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An experiment with encoding the change over time of a value in a treemap. Each rectangle represents the imports to the United States from the countries shown in 2015. Within each rectangle, the "corners" from a rectangle of the same ratio are drawn according to the value of imports from an earlier decade (2005, 1995, 1985) and these corners are connected to form a vector of change. This works pretty well for progressive growth. It "overflows" a bit when an earlier value is higher than the current but other than that it suffers a bit for representing change that's negative.

Found the data for this chart via cmgiven's cool Treemap Bar Chart

Data Sources: Census

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Using collision detection with network visualization labels

This demonstrates how to use d3-annotation() with bboxCollide to procedurally place node labels. After using the nodes data to create a network visualization of the Les Miserables play, we filter the nodes to leave out the side characters and pass that array to d3-annotation. We then create a second forceSimulation, this time using the size of the notes as the property in our bounding box collision detection, to move the labels out of each others' way.

d3-annotation by Susie Lu.

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Venn Diagram as Annotation

This demonstrates how to use d3-annotation() with d3.forceSimulation to draw a Venn Diagram. In this the Venn shows a population of data visualizers (a semi-mythical and apparently controversial profession) that describe their organization as having data visualization professionals either embedded in other teams (green) or in a dedicated data visualization team (tan) or having both (green and tan). This uses d3.packEnclose to determine the size and location of the annotation subject, which utilizes d3.annotationCalloutCircle.

d3-annotation by Susie Lu.

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Circle Pack as Annotation

A diagram of student performance grouped by final grade for the class and socio-economic status.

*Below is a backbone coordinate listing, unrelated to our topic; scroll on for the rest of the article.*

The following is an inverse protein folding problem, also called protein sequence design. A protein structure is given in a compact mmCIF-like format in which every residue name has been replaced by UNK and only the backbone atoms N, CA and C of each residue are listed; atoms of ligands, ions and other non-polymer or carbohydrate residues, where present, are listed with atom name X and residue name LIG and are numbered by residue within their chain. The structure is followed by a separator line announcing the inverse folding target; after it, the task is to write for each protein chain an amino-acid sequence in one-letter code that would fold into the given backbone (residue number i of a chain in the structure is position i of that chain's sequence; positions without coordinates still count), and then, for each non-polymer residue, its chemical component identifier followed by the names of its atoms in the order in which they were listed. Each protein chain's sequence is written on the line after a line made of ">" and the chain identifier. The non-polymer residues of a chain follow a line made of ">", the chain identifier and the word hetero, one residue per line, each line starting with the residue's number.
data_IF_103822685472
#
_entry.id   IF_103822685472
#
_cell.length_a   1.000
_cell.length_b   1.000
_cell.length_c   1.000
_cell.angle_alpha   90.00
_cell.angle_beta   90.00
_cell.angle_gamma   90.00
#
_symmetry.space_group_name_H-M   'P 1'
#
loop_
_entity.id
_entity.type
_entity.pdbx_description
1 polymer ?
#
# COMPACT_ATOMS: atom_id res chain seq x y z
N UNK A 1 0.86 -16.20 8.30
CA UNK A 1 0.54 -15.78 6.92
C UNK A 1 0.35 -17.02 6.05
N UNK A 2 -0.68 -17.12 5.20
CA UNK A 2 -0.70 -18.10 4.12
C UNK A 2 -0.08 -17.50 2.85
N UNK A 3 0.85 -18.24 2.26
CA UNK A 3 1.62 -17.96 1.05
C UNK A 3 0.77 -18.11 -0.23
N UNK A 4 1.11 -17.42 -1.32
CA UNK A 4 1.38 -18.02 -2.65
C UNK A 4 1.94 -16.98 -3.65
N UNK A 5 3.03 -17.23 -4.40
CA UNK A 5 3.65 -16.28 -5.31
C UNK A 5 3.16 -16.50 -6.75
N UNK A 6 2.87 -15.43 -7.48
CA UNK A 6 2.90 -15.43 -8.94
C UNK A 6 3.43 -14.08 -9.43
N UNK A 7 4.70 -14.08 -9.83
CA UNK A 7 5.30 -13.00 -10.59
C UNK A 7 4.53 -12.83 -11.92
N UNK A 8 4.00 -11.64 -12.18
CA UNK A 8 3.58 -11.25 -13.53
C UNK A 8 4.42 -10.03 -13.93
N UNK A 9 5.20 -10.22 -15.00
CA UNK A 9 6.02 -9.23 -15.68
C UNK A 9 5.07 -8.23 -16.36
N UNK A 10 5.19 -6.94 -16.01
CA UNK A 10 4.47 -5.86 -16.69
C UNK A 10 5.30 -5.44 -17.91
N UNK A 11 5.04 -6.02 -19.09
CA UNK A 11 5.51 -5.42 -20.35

This demonstrates how to use d3-annotation() to draw a Circle Pack. Because circle packing as a diagram uses enclosure to signal hierarchy (in other words, you draw a circle around all of a parent node's children) it might make more sense visually to signal the containers as annotations and only the leaf nodes using traditional data visualization methods. Here I use d3.circlePack to format the data but I only instantiate the leaf nodes (the colored and filled circles) and pass the remaining parent nodes (except for the root node) to d3-annotation for use as annotations.

d3-annotation by Susie Lu.

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An attempt to procedurally draw the amazing data visualization of African-American demographics in 1890 by W. E. B. Du Bois based on census data. Rural/Small Town/Suburban/Urban is just a threshold for pop density of less than 10, 10 to 100, 100 to 1000 and 1000 plus people per square mile from census land area of counties.

This version uses the second-most populous area (the top line) as the baseline for the scale to draw the spiral, emphasizing with the spiral the vast difference between where the majority of that group lives compared to where else that group resides.

Celebrate Black History

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Simple proof of concept showing how you can use the D3 partition layout to draw a tree.

This is using d3v3 because I needed to make it quick and I had a d3v3 icicle chart sitting around.

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Cartograms distort geography to encode data. In this case, we're looking at the demography of US counties laid out using the constraints available d3's forceSimulation. Counties are positioned based on their centroid but sized based on demography, so more populated counties of that demographic will deform the position of nearby counties.

Demographics from http://library.duke.edu/data/collections/popest

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